I put "I want double". It was marked wrong, and I understand that this probably isn't a good answer, but the suggested answers are:
• I want the double.
• I want twice as much.
I grew up in the US, and I would never say "I want the double", nor have I heard anyone else here say that. Double in English is not a noun, so I don't think you can say this. But... maybe this is my ignorance though.. just wanted to check.
I think the other suggestion, "I want twice as much." is a much better translation.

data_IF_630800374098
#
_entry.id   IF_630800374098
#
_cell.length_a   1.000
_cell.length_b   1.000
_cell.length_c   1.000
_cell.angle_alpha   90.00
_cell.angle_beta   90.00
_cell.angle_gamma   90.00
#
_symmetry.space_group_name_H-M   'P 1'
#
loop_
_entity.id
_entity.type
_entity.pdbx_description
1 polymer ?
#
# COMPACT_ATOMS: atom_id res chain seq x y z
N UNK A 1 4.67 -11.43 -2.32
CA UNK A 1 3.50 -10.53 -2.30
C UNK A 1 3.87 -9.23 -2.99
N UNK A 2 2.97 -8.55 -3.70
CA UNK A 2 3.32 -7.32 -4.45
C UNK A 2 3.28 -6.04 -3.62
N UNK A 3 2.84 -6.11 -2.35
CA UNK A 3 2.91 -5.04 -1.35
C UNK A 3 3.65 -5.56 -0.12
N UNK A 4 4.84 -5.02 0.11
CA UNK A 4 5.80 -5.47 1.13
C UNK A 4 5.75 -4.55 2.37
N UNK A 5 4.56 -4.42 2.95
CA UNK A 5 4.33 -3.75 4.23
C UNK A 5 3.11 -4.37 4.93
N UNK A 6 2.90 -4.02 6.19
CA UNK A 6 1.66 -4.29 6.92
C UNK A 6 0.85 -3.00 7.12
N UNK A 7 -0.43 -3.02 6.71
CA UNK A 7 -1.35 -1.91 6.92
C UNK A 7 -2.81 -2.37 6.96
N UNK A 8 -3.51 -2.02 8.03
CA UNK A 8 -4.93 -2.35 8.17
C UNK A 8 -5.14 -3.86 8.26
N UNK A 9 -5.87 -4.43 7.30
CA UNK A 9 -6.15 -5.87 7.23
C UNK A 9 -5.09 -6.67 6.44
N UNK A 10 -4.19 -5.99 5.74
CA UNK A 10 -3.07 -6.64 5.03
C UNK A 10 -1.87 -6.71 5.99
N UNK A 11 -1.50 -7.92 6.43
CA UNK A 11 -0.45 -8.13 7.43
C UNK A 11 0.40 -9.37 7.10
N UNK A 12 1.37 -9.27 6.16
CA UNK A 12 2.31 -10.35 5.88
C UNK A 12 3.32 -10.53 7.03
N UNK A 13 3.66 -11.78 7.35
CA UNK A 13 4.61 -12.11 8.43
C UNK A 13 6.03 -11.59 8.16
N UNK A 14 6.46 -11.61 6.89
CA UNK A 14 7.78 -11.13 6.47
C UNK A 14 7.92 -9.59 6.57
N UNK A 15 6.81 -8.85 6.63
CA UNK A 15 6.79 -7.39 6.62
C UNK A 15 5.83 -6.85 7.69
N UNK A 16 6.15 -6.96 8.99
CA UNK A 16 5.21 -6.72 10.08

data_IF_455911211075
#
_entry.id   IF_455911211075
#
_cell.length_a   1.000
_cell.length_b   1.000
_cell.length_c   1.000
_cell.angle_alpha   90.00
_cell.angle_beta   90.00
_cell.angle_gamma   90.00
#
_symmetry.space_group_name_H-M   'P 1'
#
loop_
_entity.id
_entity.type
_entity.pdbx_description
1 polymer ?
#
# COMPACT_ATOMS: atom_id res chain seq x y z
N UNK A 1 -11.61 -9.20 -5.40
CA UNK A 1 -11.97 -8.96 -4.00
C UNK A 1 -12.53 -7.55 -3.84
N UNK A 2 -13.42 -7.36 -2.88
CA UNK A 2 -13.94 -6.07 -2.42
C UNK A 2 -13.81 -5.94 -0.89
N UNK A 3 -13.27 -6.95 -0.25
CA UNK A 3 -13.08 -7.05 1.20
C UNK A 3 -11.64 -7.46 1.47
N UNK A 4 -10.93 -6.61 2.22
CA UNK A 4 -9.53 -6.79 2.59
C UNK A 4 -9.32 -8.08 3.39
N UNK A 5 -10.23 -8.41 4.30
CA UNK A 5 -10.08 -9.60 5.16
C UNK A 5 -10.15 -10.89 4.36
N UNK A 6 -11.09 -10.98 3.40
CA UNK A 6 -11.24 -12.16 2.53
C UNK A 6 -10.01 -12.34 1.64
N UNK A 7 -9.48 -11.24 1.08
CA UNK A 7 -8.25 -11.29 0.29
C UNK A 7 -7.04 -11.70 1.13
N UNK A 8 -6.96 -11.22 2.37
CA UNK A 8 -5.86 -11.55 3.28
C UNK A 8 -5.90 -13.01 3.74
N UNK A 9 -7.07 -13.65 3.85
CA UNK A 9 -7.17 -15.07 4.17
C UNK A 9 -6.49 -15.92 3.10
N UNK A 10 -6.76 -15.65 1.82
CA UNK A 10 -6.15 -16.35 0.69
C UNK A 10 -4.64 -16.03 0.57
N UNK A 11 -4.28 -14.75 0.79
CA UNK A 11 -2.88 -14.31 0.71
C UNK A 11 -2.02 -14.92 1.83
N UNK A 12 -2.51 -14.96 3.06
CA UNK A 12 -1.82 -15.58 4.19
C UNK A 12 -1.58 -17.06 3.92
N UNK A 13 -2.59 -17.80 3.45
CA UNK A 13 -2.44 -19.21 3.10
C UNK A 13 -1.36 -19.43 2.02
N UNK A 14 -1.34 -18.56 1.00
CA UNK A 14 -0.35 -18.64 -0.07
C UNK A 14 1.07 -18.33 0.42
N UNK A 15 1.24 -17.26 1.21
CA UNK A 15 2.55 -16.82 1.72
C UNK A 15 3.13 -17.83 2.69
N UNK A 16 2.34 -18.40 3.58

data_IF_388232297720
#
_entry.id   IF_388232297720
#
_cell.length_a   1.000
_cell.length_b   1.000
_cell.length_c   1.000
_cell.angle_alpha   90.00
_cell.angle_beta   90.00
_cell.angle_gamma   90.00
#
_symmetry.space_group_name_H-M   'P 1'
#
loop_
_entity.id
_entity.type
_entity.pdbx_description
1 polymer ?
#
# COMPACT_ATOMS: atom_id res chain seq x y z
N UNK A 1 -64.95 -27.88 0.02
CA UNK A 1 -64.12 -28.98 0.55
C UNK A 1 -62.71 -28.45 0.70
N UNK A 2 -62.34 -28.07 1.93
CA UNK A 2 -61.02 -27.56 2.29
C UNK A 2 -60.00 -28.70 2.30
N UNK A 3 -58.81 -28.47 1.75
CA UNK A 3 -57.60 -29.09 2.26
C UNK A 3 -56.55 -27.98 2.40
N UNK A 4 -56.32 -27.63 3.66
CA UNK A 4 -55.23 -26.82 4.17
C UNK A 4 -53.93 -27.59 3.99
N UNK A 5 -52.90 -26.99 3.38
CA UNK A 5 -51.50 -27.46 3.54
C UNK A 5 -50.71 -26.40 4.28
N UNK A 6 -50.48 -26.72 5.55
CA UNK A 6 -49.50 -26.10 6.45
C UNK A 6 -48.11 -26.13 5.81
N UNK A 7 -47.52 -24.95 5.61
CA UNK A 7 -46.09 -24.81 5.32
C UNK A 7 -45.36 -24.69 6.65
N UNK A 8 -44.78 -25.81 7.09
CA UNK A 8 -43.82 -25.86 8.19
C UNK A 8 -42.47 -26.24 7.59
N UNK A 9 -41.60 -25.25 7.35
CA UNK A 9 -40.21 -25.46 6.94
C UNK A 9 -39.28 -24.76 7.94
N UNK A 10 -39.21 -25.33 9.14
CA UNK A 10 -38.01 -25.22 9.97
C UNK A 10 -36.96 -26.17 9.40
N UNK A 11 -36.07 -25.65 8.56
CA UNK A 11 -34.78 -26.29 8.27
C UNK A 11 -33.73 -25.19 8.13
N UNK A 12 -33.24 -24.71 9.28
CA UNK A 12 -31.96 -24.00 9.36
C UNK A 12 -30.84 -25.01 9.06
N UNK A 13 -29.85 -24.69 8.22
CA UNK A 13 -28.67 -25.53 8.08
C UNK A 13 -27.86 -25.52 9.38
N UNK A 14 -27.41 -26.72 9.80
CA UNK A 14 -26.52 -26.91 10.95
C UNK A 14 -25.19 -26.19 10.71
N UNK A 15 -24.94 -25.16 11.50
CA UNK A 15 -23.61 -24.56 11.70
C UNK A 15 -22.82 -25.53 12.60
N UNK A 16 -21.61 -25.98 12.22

In Canada when ordering a coffee at a coffee shop it's very common to ask for a "double-double", that is, coffee with double cream and double sugar. I have no idea if either word is a noun or adjective or adverb. But I wonder if I brought this Canadian-ism to Stockholm, how should I say it? En dubbel-dubbel, tack ? Then wait for a polite, Um, vad?
You are right of course that "I would like" is more polite than "I want", both in Swedish and in English.
But if the Swedish is 'Jag vill ha', then the correct translation is 'I want'. Only if the Swedish says 'Jag skulle vilja' would it be correct to translate as 'I would like'.
You must translate the words in front of you. If the text says "He is a dirty bastard", you must translate that as "He is a dirty bastard". You cannot change it to "I find him unpleasant" because the latter is more polite.